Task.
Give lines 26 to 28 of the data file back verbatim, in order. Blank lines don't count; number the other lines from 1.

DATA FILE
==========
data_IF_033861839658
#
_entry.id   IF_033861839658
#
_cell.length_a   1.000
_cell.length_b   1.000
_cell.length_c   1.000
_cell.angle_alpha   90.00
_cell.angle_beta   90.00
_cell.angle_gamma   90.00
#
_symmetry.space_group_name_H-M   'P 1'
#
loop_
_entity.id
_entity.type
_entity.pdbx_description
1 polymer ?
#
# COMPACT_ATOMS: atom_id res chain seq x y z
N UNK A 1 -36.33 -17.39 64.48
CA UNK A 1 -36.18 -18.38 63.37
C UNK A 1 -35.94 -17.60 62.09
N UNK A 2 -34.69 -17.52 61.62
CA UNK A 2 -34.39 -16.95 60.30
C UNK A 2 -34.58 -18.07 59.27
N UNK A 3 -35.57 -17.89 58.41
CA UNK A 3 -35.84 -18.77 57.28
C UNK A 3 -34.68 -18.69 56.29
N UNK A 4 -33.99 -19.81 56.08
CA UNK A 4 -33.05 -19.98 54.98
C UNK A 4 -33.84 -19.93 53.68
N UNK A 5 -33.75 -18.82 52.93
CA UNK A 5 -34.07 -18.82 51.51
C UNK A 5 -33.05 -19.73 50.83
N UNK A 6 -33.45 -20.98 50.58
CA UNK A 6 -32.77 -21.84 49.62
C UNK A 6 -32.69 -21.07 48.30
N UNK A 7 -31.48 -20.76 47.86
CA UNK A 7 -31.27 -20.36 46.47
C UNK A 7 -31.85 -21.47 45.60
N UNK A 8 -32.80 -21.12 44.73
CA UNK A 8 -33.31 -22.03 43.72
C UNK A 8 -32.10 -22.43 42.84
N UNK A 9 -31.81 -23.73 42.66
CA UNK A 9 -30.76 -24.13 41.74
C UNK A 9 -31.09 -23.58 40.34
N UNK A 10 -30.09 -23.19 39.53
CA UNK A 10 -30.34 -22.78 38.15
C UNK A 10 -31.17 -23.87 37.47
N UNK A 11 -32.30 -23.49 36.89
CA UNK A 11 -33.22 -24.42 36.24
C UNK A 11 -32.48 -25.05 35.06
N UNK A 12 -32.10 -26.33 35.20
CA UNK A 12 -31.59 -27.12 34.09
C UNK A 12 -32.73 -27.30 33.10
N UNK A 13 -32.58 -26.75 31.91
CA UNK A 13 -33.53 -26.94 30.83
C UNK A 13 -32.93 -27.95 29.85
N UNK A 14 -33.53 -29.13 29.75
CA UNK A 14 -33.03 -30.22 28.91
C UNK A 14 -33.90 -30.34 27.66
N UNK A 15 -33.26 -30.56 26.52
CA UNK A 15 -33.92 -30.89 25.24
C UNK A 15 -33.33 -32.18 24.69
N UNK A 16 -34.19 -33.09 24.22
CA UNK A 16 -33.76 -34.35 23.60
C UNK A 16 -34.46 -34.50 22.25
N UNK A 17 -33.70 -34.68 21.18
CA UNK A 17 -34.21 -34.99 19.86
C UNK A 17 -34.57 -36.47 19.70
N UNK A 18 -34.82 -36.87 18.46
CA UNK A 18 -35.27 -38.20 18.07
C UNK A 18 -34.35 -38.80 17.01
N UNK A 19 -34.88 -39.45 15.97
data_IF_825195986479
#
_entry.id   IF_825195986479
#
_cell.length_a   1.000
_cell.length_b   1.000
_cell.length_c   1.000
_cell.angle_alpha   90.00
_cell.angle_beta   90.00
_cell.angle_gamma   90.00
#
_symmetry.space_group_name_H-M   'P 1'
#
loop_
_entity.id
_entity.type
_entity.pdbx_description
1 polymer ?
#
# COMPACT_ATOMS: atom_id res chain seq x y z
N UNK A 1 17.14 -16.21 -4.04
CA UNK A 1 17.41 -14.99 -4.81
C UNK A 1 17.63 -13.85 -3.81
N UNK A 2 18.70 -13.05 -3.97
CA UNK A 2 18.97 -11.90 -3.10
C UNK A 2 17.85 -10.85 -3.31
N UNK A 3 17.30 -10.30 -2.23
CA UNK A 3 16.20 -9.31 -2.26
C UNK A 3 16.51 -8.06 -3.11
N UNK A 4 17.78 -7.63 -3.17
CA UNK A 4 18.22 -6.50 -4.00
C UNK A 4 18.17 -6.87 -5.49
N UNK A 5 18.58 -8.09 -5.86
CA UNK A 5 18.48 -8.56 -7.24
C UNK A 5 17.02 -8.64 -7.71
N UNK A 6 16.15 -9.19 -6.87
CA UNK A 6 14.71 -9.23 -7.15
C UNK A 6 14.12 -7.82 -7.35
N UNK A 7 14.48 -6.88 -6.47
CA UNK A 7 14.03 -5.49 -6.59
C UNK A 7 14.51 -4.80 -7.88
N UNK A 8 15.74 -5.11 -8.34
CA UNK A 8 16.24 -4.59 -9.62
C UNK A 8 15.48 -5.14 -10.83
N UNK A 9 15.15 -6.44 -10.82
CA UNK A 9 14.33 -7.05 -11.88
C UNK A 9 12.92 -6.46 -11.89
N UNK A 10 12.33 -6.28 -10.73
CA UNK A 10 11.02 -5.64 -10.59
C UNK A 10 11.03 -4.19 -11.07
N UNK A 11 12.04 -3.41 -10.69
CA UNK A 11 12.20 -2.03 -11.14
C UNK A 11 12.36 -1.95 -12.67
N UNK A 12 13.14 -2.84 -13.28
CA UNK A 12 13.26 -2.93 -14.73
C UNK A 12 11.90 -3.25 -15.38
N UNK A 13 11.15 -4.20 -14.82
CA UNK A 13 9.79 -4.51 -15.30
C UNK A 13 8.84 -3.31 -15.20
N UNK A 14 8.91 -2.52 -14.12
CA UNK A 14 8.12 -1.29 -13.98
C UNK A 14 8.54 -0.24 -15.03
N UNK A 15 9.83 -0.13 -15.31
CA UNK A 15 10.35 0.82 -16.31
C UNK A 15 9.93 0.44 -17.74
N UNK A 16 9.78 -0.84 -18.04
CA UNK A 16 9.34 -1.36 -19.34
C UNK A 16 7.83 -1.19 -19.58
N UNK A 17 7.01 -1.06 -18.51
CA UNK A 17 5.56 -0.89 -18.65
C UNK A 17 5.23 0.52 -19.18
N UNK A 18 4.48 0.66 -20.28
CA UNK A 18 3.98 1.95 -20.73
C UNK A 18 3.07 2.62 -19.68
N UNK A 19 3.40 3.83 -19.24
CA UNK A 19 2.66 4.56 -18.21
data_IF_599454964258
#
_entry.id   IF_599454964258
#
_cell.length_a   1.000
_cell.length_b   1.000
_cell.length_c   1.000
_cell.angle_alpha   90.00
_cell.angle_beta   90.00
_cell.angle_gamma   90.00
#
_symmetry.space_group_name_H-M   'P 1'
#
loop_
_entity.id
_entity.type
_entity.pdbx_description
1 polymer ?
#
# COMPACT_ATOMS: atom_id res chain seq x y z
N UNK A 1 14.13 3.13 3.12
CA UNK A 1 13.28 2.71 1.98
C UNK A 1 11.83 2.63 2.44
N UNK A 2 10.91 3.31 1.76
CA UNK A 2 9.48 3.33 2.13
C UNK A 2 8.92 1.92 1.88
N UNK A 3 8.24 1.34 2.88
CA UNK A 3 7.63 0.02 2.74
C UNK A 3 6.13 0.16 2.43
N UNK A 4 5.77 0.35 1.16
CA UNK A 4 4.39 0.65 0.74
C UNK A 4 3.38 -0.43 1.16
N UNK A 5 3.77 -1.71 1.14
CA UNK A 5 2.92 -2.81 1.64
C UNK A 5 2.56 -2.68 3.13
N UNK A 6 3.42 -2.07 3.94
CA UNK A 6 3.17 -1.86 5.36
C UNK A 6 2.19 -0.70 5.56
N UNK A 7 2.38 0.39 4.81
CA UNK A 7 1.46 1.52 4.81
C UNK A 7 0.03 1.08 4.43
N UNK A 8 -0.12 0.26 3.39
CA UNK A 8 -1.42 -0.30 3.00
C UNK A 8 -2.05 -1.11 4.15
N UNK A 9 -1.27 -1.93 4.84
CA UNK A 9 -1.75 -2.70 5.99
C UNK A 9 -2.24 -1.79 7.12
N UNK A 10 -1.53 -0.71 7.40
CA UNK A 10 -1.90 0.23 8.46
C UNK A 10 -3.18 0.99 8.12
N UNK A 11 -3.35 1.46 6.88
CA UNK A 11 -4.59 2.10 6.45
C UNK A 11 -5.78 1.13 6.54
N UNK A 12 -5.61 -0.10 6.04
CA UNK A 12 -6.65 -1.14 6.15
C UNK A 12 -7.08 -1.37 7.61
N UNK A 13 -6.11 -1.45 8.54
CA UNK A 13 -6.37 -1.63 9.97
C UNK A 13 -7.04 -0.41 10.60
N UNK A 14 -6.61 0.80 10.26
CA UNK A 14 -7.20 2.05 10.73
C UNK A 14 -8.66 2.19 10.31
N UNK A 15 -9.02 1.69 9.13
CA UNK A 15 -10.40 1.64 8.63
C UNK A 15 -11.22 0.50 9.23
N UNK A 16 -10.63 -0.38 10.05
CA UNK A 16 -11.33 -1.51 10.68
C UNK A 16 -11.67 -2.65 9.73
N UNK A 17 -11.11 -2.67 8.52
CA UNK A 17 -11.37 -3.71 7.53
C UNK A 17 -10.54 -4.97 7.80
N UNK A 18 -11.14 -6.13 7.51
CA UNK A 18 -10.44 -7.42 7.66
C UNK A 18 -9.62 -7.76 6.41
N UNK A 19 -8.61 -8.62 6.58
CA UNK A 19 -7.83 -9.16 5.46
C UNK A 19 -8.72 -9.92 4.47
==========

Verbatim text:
C UNK A 2 -34.58 -18.07 59.27
N UNK A 3 -35.57 -17.89 58.41
CA UNK A 3 -35.84 -18.77 57.28